HomeENVIRONMENTIbanda District Launches Demarcation of Rwambu wetland System

Ibanda District Launches Demarcation of Rwambu wetland System

By Lawrence Mucunguzi

IBANDA

 The government of Uganda has embarked on boundary demarcation of the Rwambu wetland system in the Ibanda district in a move to conserve the marshlands, which are disappearing due to encroachment. The wetland is located in Kijongo Sub County and is the boundary of the Ibanda and Kitagwenda districts.

The exercise that was launched recently by the team led by Ibanda District Resident Commissioner Drake Mukiibi, involves retracing wetland boundaries and placing mark stones as well as sensitizing the residents and local leaders surrounding the wetlands on the need to urgently restore the wetlands.

Ongol Joseph, the acting commissioner for wetland management under the water and environment ministry said the demarcation of wetland boundaries was part of interventions by the government to secure wetlands in the country and restore their integrity. 

Ongol added that the management of natural resources is the responsibility of local governments, saying the ministry comes in to provide technical support.

The project

The exercise will be supported by a five-year project. The five-year project with $4.3 million of funding, is being executed by Uganda’s Ministry of Water and Environment, with support from the UN Environment Programme (UNEP).

The same project is intended to improve the livelihoods of communities living within the Rwizi-Lake Mburo-Nakivale, and Enyau wetland systems, as well as the River Sironko Arua system in Arua district.

Wamanya Zanikire the Principal assistant Secretary Ibanda District endorsing wetland demarcation in the district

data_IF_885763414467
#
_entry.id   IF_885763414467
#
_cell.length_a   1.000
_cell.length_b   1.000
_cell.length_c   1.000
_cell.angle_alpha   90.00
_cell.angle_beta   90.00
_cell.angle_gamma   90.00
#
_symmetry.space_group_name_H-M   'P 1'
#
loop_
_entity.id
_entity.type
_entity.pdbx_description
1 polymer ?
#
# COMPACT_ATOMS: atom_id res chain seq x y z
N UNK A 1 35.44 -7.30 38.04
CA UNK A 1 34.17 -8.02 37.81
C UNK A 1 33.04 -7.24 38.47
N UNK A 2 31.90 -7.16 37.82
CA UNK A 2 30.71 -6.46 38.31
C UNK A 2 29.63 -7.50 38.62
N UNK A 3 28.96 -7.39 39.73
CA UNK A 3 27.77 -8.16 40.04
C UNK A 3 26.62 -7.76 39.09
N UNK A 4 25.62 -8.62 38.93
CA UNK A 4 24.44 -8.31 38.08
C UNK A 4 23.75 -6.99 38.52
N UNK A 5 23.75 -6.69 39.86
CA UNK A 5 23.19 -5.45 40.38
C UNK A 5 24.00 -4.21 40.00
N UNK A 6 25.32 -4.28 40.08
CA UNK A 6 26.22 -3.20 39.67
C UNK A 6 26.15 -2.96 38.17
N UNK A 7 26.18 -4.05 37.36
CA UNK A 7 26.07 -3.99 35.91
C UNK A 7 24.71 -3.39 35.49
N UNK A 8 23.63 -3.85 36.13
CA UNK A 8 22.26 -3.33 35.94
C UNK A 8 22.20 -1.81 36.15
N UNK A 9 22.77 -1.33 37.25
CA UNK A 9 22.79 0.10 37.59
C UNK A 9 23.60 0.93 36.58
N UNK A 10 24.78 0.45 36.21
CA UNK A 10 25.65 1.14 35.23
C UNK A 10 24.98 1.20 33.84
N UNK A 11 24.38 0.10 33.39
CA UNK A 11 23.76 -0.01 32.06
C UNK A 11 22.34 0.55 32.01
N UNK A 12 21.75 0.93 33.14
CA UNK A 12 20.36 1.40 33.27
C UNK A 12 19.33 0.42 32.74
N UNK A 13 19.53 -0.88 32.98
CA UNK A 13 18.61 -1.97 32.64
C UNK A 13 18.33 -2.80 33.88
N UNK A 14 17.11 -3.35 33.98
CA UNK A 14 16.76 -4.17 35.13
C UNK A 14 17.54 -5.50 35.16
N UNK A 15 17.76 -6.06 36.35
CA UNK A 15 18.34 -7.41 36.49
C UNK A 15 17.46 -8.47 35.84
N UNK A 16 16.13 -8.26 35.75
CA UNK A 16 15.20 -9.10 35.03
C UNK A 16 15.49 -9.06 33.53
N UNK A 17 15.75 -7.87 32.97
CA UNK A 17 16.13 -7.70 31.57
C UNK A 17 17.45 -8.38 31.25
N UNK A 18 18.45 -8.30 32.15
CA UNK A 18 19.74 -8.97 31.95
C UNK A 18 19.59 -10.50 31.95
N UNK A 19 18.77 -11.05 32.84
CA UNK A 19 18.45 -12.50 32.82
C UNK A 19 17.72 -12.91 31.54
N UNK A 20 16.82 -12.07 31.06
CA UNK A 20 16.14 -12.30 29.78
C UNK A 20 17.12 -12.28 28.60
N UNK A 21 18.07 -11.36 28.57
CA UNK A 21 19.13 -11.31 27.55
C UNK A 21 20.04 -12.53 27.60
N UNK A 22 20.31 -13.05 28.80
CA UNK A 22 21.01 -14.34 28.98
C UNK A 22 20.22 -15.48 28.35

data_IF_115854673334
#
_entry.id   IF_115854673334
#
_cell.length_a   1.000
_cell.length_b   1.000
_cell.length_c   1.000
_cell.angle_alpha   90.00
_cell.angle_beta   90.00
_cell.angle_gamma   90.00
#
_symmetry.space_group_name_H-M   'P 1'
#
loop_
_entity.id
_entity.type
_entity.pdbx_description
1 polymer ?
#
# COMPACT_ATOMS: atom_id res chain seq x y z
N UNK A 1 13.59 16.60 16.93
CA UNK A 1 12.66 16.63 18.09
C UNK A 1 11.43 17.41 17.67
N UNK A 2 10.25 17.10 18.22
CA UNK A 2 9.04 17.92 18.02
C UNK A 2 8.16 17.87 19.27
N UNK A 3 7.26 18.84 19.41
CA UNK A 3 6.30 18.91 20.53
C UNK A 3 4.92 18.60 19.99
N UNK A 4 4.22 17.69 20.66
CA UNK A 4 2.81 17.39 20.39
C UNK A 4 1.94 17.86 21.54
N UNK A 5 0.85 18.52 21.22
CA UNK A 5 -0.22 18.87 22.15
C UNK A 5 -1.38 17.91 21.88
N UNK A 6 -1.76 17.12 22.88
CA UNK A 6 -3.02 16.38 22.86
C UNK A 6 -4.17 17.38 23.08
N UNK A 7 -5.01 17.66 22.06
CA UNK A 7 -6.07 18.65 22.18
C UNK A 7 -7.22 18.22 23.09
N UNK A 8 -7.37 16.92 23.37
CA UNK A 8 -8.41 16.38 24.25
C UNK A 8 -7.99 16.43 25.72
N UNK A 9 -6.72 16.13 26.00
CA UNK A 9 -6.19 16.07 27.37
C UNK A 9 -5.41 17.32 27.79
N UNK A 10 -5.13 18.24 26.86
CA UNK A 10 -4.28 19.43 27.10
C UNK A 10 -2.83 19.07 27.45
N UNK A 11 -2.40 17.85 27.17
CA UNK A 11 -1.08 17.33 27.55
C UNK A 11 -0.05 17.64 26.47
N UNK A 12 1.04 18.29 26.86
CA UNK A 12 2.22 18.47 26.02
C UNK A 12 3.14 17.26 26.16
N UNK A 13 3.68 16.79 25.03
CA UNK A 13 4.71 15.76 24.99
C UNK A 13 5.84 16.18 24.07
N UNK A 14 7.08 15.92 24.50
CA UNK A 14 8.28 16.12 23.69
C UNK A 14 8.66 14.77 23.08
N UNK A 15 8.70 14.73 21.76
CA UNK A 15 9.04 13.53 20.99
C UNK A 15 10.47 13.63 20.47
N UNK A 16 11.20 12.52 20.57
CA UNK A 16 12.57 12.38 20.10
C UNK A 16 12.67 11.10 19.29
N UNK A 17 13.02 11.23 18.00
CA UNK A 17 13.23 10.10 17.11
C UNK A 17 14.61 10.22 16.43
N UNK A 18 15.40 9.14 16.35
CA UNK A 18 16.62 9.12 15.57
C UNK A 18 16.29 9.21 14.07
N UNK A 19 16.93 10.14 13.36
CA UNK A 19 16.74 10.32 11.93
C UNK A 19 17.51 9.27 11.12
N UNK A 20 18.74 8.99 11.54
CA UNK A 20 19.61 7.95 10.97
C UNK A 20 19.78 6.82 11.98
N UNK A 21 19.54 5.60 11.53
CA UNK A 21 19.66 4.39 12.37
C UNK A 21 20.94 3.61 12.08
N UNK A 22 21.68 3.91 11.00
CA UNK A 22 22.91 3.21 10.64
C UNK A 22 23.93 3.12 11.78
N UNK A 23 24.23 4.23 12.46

With funding support from the Global Environment Facility (GEF), the objective of the project is to increase the capacity of government and local communities in Uganda to implement ecosystem-based adaptation (EbA) in wetland and forest ecosystems to reduce vulnerability to climate change.

Afai Sylvano, the western regional wetlands coordinator and project manager, said the exercise is not about grabbing anybody’s land but showing the communities where unauthorized human activities must stop.

Wetlands in a dire situation 

Records from the Ibanda District environment department indicate that 55 percent of wetlands in the district have been degraded through human activities such as farming, house construction, and sand mining.  

According to Elly Kirya, the Ibanda District Natural Resources Officer a large chunk of the wetlands in Ibanda have been converted into an agricultural area and encroachers have been given an ultimatum to harvest their crops, cut down all eucalyptus trees and vacate.

Rwambu wetlamd System in Kijongo sub county will be demacated.

Other wetland systems in the district that have been greatly affected by human activities in the district are Kabobo, Rwambu, Kirimirire, Mpasha, Bigyera, Mpanga, and Kitoomi wetlands.

Most of these wetlands have been either degraded as a result of eucalyptus growing, sand and gold mining, charcoal burning, and farm grazing among others according to Confidence Akankwasa the Senior Environment Officer at Ibanda district.

Elias Tumubweine the Ibanda district Vice Chairperson said the district political leadership is pledging support to the boundary demarcation exercise.

“We have already started experiencing adverse weather changes and it will be a disservice to the community if we just look on as people destroy the environment,” he said.

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